Samuel Prescott Hildreth

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Samuel Prescott Hildreth
SamuelPrescottHildreth-middle.jpg
Born (1783-09-30)September 30, 1783
Methuen, Massachusetts
Died July 24, 1863(1863-07-24) (aged 79)
Marietta, Ohio
Resting place
Mound Cemetery (Marietta, Ohio)
Nationality United States of America
Occupation pioneer physician and scientist
Organization Massachusetts Medical Society, diploma (1805)
Known for pioneer historian, concerning the early days of Ohio and the Northwest Territory
Notable work(s) Pioneer History: Being an Account of the First Examinations of the Ohio Valley, and the Early Settlement of the Northwest Territory (1848).
Biographical and Historical Memoirs of the Early Pioneer Settlers of Ohio (1852).
Spouse(s) Rhoda Cook
Parents Samuel Hildreth, Abagail Bodwell
Samuel P. Hildreth in his younger days
Samuel P. Hildreth in his latter days
Samuel P. Hildreth marker at Mound Cemetery (Marietta, Ohio)

Samuel Prescott Hildreth (1783–1863) was a pioneer physician, scientist, and historian, authoring numerous scientific and historical works. His history books are largely based on first-person accounts and primary documents, providing insight into the early settlement of Marietta, Ohio and the Northwest Territory and the lives of early pioneers.[1][2][3]

Early life[edit]

Samuel Prescott Hildreth was born in Methuen, Massachusetts on September 30, 1783. His father, Dr. Samuel Hildreth of Massachusetts, was a physician with a regiment of volunteers during the American Revolutionary War, served as surgeon aboard a privateer, and became a prisoner-of-war. Samuel Prescott Hildreth was educated at the Phillips Academy at Andover, Massachusetts. He began medical studies under his father, completed studies under care of Dr. Thomas Kittredge of Andover, and received his diploma in 1805 after examination by the Massachusetts Medical Society. He subsequently practiced medicine in Hampstead, New Hampshire until relocating to Ohio in 1806.[1][2][4][5]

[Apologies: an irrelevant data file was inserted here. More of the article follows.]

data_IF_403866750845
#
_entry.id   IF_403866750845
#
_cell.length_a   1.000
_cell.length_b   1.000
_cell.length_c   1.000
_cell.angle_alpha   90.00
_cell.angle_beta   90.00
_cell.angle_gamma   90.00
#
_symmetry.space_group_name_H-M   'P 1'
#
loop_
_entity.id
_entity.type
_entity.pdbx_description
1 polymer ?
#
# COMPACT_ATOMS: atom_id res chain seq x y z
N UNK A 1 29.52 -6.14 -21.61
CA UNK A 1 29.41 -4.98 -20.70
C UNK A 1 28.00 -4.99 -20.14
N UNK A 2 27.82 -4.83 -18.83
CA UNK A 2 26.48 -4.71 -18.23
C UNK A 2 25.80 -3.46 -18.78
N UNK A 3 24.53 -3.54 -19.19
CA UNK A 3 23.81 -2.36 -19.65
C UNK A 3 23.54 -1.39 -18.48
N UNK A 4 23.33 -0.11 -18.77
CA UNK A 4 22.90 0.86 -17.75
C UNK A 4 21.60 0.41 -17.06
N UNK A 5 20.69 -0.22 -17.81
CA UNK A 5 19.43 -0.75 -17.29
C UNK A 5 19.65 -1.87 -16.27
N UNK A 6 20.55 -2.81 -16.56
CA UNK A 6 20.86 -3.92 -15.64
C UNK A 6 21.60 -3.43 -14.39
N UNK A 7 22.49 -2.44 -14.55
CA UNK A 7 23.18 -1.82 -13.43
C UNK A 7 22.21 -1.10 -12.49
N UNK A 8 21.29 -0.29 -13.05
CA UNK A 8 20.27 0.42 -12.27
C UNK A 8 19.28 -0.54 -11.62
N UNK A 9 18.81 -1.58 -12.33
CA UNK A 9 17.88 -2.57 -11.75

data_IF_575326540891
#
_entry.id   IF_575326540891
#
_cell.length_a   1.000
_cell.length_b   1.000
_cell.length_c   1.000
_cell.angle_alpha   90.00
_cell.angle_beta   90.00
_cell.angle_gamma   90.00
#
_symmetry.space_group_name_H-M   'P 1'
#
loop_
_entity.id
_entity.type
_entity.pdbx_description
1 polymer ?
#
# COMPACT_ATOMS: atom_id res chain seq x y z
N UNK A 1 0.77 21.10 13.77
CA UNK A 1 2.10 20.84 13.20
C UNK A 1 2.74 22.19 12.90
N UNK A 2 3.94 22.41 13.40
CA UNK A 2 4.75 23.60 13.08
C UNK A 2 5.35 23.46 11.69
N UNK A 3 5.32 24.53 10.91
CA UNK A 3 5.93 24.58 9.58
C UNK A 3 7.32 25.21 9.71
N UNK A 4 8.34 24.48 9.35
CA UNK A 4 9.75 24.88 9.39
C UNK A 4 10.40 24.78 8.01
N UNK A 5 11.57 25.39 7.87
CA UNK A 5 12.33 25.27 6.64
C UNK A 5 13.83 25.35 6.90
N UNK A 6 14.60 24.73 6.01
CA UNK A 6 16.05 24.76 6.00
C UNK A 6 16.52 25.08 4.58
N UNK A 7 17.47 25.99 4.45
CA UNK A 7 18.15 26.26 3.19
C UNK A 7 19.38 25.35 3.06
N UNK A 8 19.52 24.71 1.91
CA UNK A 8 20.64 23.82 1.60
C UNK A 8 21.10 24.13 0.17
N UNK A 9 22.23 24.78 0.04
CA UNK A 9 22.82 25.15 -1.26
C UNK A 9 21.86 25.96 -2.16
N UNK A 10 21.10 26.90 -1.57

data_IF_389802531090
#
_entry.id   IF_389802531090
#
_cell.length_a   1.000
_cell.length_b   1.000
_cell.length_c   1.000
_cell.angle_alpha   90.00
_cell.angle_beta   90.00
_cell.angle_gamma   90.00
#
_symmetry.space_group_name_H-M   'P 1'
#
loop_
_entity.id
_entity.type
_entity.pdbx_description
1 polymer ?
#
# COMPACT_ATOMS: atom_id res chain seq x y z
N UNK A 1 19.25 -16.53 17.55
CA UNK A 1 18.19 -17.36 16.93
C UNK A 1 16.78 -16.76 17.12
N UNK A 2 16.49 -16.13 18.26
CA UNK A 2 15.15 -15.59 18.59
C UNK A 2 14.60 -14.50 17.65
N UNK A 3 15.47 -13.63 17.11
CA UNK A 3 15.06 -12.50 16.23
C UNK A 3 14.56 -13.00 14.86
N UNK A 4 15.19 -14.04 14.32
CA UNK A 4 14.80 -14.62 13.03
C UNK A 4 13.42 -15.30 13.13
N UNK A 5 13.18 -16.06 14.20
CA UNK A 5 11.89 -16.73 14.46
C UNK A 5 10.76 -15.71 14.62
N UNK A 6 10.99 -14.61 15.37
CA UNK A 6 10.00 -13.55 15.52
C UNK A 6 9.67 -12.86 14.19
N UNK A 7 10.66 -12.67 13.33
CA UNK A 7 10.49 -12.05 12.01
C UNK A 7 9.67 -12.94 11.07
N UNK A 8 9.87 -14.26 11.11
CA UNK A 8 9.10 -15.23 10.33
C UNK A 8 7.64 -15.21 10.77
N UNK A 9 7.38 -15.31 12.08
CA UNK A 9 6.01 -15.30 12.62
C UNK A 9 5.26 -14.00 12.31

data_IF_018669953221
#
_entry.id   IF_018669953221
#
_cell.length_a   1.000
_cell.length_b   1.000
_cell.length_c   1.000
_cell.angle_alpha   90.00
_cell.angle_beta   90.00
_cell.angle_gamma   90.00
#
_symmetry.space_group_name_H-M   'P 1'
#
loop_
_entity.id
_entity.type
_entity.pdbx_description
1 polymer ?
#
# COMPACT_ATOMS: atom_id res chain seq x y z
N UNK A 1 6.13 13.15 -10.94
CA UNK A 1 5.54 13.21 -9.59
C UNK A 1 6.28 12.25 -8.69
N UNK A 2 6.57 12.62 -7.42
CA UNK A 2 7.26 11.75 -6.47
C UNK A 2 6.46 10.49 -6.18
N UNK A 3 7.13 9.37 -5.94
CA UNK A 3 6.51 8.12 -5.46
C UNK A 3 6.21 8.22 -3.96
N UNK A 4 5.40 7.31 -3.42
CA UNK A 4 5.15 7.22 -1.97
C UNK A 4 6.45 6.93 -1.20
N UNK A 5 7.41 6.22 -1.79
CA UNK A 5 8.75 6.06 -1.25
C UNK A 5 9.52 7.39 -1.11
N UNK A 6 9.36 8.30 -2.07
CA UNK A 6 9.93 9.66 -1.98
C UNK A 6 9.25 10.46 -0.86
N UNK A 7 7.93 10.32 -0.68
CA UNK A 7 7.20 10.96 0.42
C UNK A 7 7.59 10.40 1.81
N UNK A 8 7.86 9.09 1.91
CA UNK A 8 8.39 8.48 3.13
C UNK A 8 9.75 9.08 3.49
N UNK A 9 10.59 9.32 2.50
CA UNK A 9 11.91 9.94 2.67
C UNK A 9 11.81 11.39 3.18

Massachusetts to Ohio[edit]

His father, Samuel Hildreth, was a shareholder in the Ohio Company of Associates, and had considered moving to Ohio. Since he was a boy, Samuel Prescott Hildreth had a desire to see the Ohio Country; he acted on his desire at the age of 23, traveling by horseback to Marietta, Ohio during September and October 1806. He spent about nine weeks in Marietta, then traveled 15 miles down the Ohio River to Belpre, Ohio. In August 1807 he married Ms. Rhoda Cook in Belpre. They permanently resettled to Marietta in March 1808. Subsequently, during 1810 and 1811, Dr. Samuel Prescott Hildreth served on the Ohio legislature.[6] His father, Dr. Samuel Hildreth of Massachusetts, died while visiting him in Ohio during 1823 and was buried at Mound Cemetery in Marietta.[7]

Career[edit]